What would it be like to live in a world without lying? I expected the universe depicted in The Invention of Lying to present a reverse image of the Jim Carrey comedy Liar Liar, in which the main character finds himself uncomfortably compelled to tell the truth. I expected, that is, one more brash, noisy, agitated film, replete with insults and gross-out jokes. I wasn't expecting the sweetness in this film, its quietness and thoughtful core. It feels, in spirit, more like a fable, in the mold of mid-century films like It's a Wonderful Life or Miracle on 34th Street.
I just wish it were better. I wish the early promise didn't grow gradually thinner and less authentic—less true.
You could imagine a world without lying taking any number of forms. Screenwriters and directors Ricky Gervais (who also stars) and Matthew Robinson give us a world where people not only speak the absolute truth, but also have no internal controls to restrain blurting of uncomfortable and hurtful thoughts. At a restaurant, the hostess looks at gorgeous Jennifer and says, "Hi, I'm threatened by you." The waiter tells Mark and Jennifer, "I'm very embarrassed that I work here." And Jennifer is completely, devastatingly upfront with Mark over dinner: "You're overweight, you have a pug nose, and no job. You're not good enough for me," she says, with the blank honesty of a child and not a bit of (intentional) cruelty.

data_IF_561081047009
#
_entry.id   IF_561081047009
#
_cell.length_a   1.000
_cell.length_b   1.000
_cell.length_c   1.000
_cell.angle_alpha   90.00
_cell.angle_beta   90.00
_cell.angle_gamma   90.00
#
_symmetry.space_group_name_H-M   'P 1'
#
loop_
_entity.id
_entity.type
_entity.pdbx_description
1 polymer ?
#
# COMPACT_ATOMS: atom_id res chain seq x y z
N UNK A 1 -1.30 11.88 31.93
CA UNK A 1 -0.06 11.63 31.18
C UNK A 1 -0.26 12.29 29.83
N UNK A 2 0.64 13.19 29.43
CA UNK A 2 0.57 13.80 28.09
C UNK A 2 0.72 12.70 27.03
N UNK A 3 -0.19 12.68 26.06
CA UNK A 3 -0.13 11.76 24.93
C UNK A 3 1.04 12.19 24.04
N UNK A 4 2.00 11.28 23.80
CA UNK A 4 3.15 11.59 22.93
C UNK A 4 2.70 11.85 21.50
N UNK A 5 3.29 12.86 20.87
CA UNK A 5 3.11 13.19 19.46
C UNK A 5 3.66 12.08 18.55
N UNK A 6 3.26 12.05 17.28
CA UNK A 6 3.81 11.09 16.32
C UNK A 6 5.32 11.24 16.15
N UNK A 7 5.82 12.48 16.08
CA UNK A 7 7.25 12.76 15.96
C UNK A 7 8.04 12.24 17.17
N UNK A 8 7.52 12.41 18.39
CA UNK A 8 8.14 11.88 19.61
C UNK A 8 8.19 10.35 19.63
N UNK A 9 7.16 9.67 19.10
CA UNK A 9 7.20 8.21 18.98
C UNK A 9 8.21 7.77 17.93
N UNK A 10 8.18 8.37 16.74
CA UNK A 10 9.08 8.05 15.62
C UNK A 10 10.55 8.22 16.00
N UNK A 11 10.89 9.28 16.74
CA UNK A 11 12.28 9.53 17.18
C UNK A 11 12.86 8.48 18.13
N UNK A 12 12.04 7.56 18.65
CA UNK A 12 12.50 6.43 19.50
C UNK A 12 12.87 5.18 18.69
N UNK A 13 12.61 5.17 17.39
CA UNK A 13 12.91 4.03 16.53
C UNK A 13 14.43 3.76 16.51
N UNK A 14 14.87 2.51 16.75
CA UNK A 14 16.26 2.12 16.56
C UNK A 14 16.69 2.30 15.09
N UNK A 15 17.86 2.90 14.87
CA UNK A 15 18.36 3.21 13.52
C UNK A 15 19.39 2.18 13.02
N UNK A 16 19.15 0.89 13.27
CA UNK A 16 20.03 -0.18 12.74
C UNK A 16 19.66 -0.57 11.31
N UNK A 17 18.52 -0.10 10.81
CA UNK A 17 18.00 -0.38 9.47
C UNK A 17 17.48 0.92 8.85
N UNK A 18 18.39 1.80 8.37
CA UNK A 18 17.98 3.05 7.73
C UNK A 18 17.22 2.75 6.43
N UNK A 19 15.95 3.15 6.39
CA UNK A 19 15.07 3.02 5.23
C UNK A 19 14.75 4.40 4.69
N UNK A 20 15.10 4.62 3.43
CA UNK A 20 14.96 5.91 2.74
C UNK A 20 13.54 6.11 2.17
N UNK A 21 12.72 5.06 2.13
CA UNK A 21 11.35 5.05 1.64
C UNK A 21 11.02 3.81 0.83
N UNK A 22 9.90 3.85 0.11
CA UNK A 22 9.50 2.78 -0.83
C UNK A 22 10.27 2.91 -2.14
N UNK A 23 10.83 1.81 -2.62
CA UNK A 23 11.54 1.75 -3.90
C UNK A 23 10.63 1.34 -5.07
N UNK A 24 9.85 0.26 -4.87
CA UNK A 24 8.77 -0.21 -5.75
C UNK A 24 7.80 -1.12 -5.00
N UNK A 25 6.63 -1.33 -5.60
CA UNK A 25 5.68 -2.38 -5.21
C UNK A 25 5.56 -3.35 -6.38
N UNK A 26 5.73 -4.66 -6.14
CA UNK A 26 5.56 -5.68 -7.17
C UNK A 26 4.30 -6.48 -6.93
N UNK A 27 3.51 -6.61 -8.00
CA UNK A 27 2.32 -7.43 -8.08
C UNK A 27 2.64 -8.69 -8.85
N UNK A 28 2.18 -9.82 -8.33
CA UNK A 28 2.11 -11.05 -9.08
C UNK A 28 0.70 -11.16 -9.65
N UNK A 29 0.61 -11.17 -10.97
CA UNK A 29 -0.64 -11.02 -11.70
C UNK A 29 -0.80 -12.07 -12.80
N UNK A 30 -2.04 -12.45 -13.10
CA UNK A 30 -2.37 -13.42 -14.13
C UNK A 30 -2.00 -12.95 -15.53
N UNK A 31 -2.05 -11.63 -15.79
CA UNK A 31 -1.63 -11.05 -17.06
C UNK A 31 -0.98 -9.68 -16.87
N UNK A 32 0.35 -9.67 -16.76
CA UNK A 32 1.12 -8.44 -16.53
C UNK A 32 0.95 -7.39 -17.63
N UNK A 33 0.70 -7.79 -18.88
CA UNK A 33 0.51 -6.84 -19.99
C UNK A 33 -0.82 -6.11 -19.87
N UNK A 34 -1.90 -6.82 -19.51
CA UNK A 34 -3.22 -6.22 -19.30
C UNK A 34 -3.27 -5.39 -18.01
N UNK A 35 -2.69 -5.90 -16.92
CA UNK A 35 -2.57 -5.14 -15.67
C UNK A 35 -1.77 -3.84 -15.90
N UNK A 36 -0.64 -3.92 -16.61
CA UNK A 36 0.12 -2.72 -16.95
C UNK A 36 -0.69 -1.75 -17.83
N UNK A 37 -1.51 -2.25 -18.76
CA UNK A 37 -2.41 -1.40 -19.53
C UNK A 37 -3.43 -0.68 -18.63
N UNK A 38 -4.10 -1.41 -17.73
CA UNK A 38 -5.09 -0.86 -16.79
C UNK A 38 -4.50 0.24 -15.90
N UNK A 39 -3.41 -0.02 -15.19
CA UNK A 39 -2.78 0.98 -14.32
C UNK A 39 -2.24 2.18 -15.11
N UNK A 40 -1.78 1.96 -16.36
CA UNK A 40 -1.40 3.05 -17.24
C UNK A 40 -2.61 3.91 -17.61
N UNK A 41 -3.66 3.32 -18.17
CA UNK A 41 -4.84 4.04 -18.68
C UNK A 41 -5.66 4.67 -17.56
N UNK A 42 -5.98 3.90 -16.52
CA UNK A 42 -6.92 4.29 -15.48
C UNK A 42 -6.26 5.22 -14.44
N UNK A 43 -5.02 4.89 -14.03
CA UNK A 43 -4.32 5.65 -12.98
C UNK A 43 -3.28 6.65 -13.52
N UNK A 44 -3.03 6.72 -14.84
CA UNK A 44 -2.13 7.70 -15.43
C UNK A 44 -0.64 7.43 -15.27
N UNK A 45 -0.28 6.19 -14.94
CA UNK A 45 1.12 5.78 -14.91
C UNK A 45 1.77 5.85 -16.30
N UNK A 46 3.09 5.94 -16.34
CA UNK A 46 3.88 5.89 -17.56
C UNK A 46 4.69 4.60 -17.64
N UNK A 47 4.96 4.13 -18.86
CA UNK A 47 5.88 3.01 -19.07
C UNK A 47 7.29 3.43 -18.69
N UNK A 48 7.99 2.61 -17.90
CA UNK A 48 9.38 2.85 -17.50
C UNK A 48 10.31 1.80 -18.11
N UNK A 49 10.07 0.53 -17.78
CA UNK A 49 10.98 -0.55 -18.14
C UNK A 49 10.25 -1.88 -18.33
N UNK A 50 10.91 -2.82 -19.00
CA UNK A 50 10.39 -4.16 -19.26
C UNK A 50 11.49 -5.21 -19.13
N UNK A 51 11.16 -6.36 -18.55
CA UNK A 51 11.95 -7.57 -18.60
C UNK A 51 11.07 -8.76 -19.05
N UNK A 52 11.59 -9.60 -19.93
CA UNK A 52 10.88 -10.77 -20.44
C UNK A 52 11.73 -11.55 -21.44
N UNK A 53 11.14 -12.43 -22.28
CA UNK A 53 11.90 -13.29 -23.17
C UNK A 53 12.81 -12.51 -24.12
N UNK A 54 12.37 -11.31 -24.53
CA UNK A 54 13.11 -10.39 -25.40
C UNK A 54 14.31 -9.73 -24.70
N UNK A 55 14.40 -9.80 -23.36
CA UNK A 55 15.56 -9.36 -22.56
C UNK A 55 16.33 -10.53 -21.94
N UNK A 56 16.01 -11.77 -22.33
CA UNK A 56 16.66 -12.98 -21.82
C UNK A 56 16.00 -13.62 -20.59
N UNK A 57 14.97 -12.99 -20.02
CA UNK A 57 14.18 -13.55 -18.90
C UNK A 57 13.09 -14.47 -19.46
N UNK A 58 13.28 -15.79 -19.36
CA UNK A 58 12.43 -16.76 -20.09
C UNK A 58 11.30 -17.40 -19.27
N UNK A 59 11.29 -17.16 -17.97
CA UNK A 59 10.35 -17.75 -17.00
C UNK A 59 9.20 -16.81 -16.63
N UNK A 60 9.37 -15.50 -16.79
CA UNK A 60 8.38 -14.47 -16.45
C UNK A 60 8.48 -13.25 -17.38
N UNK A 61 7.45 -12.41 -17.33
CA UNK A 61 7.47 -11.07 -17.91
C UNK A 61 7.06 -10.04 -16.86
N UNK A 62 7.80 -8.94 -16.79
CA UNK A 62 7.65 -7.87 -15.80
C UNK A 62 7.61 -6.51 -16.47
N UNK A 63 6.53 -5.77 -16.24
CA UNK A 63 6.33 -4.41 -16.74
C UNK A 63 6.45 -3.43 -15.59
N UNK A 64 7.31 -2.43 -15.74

There are plenty of good laughs in the opening sequences as we get to observe what such an unadorned world would be like. Coke's slogan is "It's very famous." Pepsi's slogan is, "When they don't have Coke." A newspaper is named "Printed Publication" and a nursing home is "A Sad Place for Hopeless Old People." Movies consist of big-star ...1
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The Invention of Lying
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